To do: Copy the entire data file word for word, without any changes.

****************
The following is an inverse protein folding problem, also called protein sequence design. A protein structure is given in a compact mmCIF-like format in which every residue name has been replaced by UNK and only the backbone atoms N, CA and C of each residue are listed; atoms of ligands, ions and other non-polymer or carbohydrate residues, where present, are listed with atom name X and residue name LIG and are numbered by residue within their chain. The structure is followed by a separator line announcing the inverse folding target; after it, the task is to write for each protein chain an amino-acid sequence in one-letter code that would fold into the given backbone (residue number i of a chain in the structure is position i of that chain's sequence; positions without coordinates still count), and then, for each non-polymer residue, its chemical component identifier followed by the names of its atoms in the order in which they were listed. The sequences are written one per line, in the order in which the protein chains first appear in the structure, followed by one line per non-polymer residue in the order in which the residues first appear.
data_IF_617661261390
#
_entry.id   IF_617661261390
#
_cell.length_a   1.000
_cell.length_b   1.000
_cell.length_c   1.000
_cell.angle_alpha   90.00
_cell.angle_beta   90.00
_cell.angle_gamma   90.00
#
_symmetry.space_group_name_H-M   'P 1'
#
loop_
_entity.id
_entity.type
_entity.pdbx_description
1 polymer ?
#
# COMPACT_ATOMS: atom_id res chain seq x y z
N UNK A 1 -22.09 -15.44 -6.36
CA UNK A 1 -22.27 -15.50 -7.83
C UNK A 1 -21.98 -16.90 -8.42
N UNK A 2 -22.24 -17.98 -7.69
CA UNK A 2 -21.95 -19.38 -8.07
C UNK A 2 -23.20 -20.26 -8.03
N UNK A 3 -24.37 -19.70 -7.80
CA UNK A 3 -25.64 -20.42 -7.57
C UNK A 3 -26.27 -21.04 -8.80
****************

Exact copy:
The following is an inverse protein folding problem, also called protein sequence design. A protein structure is given in a compact mmCIF-like format in which every residue name has been replaced by UNK and only the backbone atoms N, CA and C of each residue are listed; atoms of ligands, ions and other non-polymer or carbohydrate residues, where present, are listed with atom name X and residue name LIG and are numbered by residue within their chain. The structure is followed by a separator line announcing the inverse folding target; after it, the task is to write for each protein chain an amino-acid sequence in one-letter code that would fold into the given backbone (residue number i of a chain in the structure is position i of that chain's sequence; positions without coordinates still count), and then, for each non-polymer residue, its chemical component identifier followed by the names of its atoms in the order in which they were listed. The sequences are written one per line, in the order in which the protein chains first appear in the structure, followed by one line per non-polymer residue in the order in which the residues first appear.
data_IF_617661261390
#
_entry.id   IF_617661261390
#
_cell.length_a   1.000
_cell.length_b   1.000
_cell.length_c   1.000
_cell.angle_alpha   90.00
_cell.angle_beta   90.00
_cell.angle_gamma   90.00
#
_symmetry.space_group_name_H-M   'P 1'
#
loop_
_entity.id
_entity.type
_entity.pdbx_description
1 polymer ?
#
# COMPACT_ATOMS: atom_id res chain seq x y z
N UNK A 1 -22.09 -15.44 -6.36
CA UNK A 1 -22.27 -15.50 -7.83
C UNK A 1 -21.98 -16.90 -8.42
N UNK A 2 -22.24 -17.98 -7.69
CA UNK A 2 -21.95 -19.38 -8.07
C UNK A 2 -23.20 -20.26 -8.03
N UNK A 3 -24.37 -19.70 -7.80
CA UNK A 3 -25.64 -20.42 -7.57
C UNK A 3 -26.27 -21.04 -8.80